for more information contact skot@penguinstorm.com

I Am Skooter
So here's us, on the raggedy edge.
Been down a thousand highways and they're all the same / Another empty place where I can hide my shame
— Steve Earle, Shadowland
January 15, 2011
Ten Dire Straits Songs Better Than “Money for Nothing”

The Canadian Broadcast Standards Council recently ruled that Dire Straits’ Money for Nothing, which includes the use of the word faggot in a satirical sense, can no longer be played on Canadian radio unless the word is edited out.

The fact that the song was recorded in 1985 and has probably had less airplay in the last fifteen years than any number of misogynistic and profanity laden pieces of popular music released since appears to be lost on the Council. The decision could lead to subsequent bans on songs like The Pogues Fairtytale of New York no more television airings of various Austin Powers movies, all the while allowing Ice T to scream Copkiller, Britney Spears to implore someone to Hit Me Baby One More Time and Biz Mark E to sing about Sittin’ on a toilet / Waitin’ for my bowels to move. Well played, CBSC. Well played.

The fact that a regulatory body has the time to waste something like this while virtually every other similar institution does nothing is astonishing. (Hello CRTC? Have you noticed that cell phone rates in Canada are amongst the highest in the world these days? Maybe you should get on that.)

The ridiculousness of the situation has generated tonnes of press coverage, all of which has seemed to gloss over a simple but critical fact: Money for Nothing is a horrible song. Dire Straits is a legendary band and Mark Knopfler’s guitar playing is astonishing to listen too (he was once described by Douglas Adams as having “…an extraordinary ability to make a Schecter Custom Stratocaster hoot and sing like angels on a Saturday night, exhausted from being good all week and needing a stiff drink.” but Money for Nothing is not his strongest work. It was a huge hit, and took the band’s popularity to new levels (particularly in North America) but there are at least ten songs that you should be listening to instead of it. Even Knopfler has said in the past that he’s not happy that the song has become the band’s best known legacy.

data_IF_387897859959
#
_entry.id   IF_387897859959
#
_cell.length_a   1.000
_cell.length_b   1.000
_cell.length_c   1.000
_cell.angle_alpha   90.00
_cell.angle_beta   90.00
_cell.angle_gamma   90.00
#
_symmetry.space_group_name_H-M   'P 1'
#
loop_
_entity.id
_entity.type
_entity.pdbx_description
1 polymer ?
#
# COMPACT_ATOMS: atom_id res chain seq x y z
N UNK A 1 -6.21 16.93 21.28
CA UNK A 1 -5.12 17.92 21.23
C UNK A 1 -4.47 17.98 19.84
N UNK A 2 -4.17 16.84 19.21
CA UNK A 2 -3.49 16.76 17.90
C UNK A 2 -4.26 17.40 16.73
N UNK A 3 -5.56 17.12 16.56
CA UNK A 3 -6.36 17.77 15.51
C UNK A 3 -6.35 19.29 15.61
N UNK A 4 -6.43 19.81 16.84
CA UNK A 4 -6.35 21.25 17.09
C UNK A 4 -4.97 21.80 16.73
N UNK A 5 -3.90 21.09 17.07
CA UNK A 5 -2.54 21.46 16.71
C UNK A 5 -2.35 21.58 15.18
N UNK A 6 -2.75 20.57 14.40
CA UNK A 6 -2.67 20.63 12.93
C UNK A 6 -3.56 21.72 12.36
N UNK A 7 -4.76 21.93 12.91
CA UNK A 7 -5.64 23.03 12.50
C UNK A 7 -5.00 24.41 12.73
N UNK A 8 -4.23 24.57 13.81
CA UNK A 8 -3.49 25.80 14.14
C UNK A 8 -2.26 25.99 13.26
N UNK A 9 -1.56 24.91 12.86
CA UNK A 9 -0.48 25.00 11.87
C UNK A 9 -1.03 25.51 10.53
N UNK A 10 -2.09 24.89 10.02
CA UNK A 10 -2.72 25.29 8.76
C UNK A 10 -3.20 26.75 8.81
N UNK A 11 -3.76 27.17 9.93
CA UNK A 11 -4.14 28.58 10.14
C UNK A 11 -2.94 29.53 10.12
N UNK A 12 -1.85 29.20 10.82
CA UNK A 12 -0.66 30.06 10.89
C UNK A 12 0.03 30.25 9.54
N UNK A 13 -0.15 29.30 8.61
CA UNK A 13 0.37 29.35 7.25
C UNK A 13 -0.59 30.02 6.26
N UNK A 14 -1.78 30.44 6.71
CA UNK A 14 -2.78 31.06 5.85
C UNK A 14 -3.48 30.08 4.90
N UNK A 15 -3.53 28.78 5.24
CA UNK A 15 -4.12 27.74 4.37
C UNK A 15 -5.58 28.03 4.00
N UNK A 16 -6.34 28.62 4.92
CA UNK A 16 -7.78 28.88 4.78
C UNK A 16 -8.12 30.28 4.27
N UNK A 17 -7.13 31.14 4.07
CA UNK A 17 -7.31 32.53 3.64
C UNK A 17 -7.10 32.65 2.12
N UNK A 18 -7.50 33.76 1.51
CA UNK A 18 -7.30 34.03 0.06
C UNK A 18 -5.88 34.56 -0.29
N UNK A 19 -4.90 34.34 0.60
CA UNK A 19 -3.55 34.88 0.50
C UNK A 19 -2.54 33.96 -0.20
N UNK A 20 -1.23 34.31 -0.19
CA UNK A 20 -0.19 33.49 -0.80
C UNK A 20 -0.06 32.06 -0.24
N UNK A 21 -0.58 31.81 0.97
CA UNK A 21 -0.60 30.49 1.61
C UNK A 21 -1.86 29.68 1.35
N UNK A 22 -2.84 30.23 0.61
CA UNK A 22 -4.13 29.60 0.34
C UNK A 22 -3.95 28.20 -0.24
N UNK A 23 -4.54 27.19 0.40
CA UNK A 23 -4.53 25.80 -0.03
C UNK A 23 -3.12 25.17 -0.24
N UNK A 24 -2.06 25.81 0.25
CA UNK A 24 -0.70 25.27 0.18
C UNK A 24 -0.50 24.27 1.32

There are at least ten songs you should be listening too instead of Money for Nothing though, and here they are.

Telegraph Road


Epic and thirteen minutes in length when played live, Telegraph Road eschews the conventions of the rock and roll epic and remains beautiful throughout. The version on Alchemy: Live remains high on my playlist.

Brothers in Arms


The closing track for the album that opens with Money for Nothing this song couldn’t be less like that pop jingle. It was featured in an episode of the West Wing which gave it a boost of popularity in the late 1990s.

Sultans of Swing


Listen to that guitar. Listen to it again. You can thank me later.

Tunnel of Love

Romeo and Juliet

Once Upon a Time in the West


This is the first track on the Alchemy: Live double album. That the album only gets better from here is amazing, considering how good this song is live.

Why Worry


Another song buried in the Brothers in Arms album, Why Worry is a beautifully written and played tune.

Expresso Love


I’ve continued to overlook the seeming spelling error in the title of this song—I assume it was intentional on Knopfler’s part—because of its energetic brilliance.

Industrial Disease


As pop songs go this commentary on modern society’s addiction to our own technology has actually stood the test of time much better than Money for Nothing has. The fact that Sting’s not singing the backing vocal track is probably partly why.

Ride Across the River


Brothers in Arms really is an incredibly strong album. This song anchors the middle.

Posted by skooter at 9:21 PM This entry is filed under Music, Politics.
This entry is tagged: Canadian Broadcast Standards Board, Dire Straits, Mark Knopfler, Music

blog comments powered by Disqus